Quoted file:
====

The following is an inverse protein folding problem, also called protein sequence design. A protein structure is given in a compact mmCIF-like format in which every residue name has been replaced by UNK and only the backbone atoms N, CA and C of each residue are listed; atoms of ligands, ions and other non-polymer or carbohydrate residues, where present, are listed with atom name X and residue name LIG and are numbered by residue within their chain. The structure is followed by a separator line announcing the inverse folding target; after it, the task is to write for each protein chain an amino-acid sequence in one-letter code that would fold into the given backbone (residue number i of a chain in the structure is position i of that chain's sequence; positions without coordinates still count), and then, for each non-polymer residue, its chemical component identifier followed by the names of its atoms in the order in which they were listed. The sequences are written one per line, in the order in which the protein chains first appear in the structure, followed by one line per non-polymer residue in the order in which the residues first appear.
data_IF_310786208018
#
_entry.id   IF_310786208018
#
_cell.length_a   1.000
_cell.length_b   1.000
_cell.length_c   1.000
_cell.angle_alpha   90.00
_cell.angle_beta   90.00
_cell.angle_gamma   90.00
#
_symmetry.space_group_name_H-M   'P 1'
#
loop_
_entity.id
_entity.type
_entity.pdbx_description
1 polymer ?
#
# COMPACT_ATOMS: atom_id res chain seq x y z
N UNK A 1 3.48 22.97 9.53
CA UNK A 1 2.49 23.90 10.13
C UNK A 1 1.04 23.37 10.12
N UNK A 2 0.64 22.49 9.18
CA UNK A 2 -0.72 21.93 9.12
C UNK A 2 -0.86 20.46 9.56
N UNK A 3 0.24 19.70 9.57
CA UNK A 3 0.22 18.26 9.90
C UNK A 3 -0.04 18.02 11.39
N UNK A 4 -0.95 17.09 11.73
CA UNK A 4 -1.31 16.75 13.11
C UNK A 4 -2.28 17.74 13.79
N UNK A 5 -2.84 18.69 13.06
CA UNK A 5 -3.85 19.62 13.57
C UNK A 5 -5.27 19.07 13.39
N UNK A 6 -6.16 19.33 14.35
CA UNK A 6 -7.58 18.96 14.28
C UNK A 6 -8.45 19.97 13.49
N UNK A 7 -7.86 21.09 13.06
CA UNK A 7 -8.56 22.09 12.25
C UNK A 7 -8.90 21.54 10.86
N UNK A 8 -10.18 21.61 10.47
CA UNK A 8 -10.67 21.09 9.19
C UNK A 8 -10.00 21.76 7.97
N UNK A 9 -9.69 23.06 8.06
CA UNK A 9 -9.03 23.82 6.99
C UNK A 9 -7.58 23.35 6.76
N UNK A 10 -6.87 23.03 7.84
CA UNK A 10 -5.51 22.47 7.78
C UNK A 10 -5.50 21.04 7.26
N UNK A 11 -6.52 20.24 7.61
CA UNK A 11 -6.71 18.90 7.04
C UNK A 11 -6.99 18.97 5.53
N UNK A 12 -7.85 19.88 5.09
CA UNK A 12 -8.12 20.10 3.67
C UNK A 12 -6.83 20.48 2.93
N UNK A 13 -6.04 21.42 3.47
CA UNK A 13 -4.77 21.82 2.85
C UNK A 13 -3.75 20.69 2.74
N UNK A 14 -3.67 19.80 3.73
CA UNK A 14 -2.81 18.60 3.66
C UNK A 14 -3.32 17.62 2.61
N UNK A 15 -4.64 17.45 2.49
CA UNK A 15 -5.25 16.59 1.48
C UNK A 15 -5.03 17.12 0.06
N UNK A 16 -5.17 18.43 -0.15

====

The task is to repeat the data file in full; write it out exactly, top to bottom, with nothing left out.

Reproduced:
The following is an inverse protein folding problem, also called protein sequence design. A protein structure is given in a compact mmCIF-like format in which every residue name has been replaced by UNK and only the backbone atoms N, CA and C of each residue are listed; atoms of ligands, ions and other non-polymer or carbohydrate residues, where present, are listed with atom name X and residue name LIG and are numbered by residue within their chain. The structure is followed by a separator line announcing the inverse folding target; after it, the task is to write for each protein chain an amino-acid sequence in one-letter code that would fold into the given backbone (residue number i of a chain in the structure is position i of that chain's sequence; positions without coordinates still count), and then, for each non-polymer residue, its chemical component identifier followed by the names of its atoms in the order in which they were listed. The sequences are written one per line, in the order in which the protein chains first appear in the structure, followed by one line per non-polymer residue in the order in which the residues first appear.
data_IF_310786208018
#
_entry.id   IF_310786208018
#
_cell.length_a   1.000
_cell.length_b   1.000
_cell.length_c   1.000
_cell.angle_alpha   90.00
_cell.angle_beta   90.00
_cell.angle_gamma   90.00
#
_symmetry.space_group_name_H-M   'P 1'
#
loop_
_entity.id
_entity.type
_entity.pdbx_description
1 polymer ?
#
# COMPACT_ATOMS: atom_id res chain seq x y z
N UNK A 1 3.48 22.97 9.53
CA UNK A 1 2.49 23.90 10.13
C UNK A 1 1.04 23.37 10.12
N UNK A 2 0.64 22.49 9.18
CA UNK A 2 -0.72 21.93 9.12
C UNK A 2 -0.86 20.46 9.56
N UNK A 3 0.24 19.70 9.57
CA UNK A 3 0.22 18.26 9.90
C UNK A 3 -0.04 18.02 11.39
N UNK A 4 -0.95 17.09 11.73
CA UNK A 4 -1.31 16.75 13.11
C UNK A 4 -2.28 17.74 13.79
N UNK A 5 -2.84 18.69 13.06
CA UNK A 5 -3.85 19.62 13.57
C UNK A 5 -5.27 19.07 13.39
N UNK A 6 -6.16 19.33 14.35
CA UNK A 6 -7.58 18.96 14.28
C UNK A 6 -8.45 19.97 13.49
N UNK A 7 -7.86 21.09 13.06
CA UNK A 7 -8.56 22.09 12.25
C UNK A 7 -8.90 21.54 10.86
N UNK A 8 -10.18 21.61 10.47
CA UNK A 8 -10.67 21.09 9.19
C UNK A 8 -10.00 21.76 7.97
N UNK A 9 -9.69 23.06 8.06
CA UNK A 9 -9.03 23.82 6.99
C UNK A 9 -7.58 23.35 6.76
N UNK A 10 -6.87 23.03 7.84
CA UNK A 10 -5.51 22.47 7.78
C UNK A 10 -5.50 21.04 7.26
N UNK A 11 -6.52 20.24 7.61
CA UNK A 11 -6.71 18.90 7.04
C UNK A 11 -6.99 18.97 5.53
N UNK A 12 -7.85 19.88 5.09
CA UNK A 12 -8.12 20.10 3.67
C UNK A 12 -6.83 20.48 2.93
N UNK A 13 -6.04 21.42 3.47
CA UNK A 13 -4.77 21.82 2.85
C UNK A 13 -3.75 20.69 2.74
N UNK A 14 -3.67 19.80 3.73
CA UNK A 14 -2.81 18.60 3.66
C UNK A 14 -3.32 17.62 2.61
N UNK A 15 -4.64 17.45 2.49
CA UNK A 15 -5.25 16.59 1.48
C UNK A 15 -5.03 17.12 0.06
N UNK A 16 -5.17 18.43 -0.15